Channeling Fear

What happens when fear for a place you love moves you enough that you’re willing to give your life for it?

In 1979, Mark Dubois chained himself to a rock behind New Melones Dam in the USA’s Stanislaus River Canyon and threw away the key. His action focused national attention on a place and a cause in a way that hadn’t happened before. Mark and the community lost the Stanislaus River in the end, through a combination of big money from the agricultural lobby and the use of dishonest campaign tactics. But his action launched a movement and gave voice to wild rivers and the ecosystems they nourish.

Mark went on to co-found many environmental non-profit organizations, including International Rivers, dedicated to protecting rivers and defending the rights of the communities that depend on them. In his words, “Overall, the lesson I got from the river is, we’re one and the same. We’re connected. By trying to protect that place, I was helping protect me.”

Many of us are afraid for the planet these days, in the very same way that Mark feared for that river and its beautiful canyon. This short film raises the question of what we are willing to do about it.

In related vein, in a very different yet engaging voice and style, look for Plasticus Maritimus: An Invasive Species, by Ana Pêgo and Isabel Minhós Martins, a middle grade nonfiction title published in an North American edition by Greystone Books.

In 2015, marine biologist Ana Pêgo decided to name the plastic trash she’d collected along shorelines—she called it “plasticus maritimus.” There is much in this book to reflect upon and discuss, but its greatest strength lies in its clever, persuasive invitation to take action. Originally published in Portugal.

India and Black America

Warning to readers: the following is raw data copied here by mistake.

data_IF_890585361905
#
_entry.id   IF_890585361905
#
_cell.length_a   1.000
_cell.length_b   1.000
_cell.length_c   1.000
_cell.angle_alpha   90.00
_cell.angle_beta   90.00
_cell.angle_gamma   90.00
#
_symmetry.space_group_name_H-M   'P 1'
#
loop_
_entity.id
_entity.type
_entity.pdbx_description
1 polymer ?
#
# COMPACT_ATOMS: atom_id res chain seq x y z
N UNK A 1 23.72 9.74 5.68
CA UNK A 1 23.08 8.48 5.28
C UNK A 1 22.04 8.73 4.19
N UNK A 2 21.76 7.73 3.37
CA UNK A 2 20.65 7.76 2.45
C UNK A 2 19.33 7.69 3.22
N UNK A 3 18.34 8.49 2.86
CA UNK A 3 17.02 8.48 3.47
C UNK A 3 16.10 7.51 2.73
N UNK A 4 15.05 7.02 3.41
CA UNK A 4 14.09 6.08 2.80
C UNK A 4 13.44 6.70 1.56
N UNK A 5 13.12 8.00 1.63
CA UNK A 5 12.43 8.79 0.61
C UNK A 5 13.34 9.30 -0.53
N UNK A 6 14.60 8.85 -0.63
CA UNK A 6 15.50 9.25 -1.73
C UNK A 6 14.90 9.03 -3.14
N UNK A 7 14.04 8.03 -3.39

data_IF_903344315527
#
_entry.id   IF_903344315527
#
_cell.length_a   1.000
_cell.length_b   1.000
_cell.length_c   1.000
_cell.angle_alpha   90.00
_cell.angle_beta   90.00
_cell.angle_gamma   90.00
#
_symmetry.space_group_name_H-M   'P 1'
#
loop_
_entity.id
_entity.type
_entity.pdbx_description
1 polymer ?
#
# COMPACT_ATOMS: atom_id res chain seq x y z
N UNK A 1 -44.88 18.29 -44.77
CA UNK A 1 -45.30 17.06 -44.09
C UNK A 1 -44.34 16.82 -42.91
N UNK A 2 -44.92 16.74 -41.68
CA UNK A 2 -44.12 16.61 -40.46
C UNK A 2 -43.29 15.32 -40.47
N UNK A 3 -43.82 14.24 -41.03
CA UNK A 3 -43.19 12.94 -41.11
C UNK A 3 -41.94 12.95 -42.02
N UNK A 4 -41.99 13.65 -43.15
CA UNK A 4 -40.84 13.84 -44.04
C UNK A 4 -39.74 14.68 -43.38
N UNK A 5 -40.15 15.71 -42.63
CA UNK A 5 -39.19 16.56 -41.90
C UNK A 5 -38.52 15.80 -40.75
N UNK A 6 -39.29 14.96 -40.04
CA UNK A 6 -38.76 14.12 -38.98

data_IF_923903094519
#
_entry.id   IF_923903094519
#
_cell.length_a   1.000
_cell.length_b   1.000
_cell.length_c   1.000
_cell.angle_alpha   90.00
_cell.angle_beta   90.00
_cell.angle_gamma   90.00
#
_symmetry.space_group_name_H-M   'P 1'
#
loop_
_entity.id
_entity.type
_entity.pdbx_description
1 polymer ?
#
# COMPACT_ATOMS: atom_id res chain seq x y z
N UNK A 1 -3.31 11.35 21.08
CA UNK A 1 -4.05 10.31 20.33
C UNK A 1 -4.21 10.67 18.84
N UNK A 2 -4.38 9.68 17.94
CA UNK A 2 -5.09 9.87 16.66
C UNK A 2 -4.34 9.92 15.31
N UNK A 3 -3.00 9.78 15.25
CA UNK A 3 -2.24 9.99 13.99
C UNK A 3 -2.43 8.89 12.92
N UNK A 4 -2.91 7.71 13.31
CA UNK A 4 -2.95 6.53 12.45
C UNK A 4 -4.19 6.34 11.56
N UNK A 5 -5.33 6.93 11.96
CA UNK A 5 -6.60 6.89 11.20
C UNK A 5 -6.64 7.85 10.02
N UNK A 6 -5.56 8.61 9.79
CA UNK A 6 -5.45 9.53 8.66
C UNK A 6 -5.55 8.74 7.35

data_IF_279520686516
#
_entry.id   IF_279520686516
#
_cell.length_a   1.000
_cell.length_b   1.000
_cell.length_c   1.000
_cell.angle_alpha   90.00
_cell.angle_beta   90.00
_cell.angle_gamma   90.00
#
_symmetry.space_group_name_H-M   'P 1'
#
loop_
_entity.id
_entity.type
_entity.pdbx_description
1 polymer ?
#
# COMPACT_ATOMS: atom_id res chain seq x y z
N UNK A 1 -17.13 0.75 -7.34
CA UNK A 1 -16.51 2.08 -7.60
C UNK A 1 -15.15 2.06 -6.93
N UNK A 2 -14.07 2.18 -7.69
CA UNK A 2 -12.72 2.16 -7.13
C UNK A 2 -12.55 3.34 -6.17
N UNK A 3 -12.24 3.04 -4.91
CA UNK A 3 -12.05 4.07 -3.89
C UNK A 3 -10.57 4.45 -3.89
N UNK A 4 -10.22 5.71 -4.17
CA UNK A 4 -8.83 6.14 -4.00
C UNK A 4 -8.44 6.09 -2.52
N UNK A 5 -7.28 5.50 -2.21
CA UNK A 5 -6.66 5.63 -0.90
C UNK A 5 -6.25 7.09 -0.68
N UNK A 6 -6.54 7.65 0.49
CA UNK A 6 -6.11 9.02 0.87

India and Black America have often been on intersecting paths, paths that have largely been ignored in the national discourses of both countries.

Example: the influence of a former Inner Temple lawyer from Gujarat upon the life and thinking of a young Black minister from Atlanta, Georgia. I’ve been gripped by that story since 2006, and the resulting book will be out later this year.

But Black and Desi people share history along many dimensions, as this India Currents article demonstrates. Snippet:

…a young Black man sat down inside the British Embassy in Washington, DC, and refused to move. African American pacifist Bayard Rustin became director of the Free India Committee in 1945, working to end British rule in India. But it wasn’t enough to just talk, so Rustin began leading sit-in protests at the British Embassy, repeatedly getting arrested as he worked to help free India, two decades before he went on to organize the 1963 March on Washington, site of Martin Luther King, Jr’s “I have a dream” speech.

The history of Indians in the US and Canada has been all about navigating the complexities of racialization.

And of course, there’s Kamala Harris, personifying an identity that went under the radar until now. Today, the Blindian Project celebrates Black and South Asian relationships.

All of which seems appropriate to think about, the day after Martin Luther King Jr. Day, in this still-new year.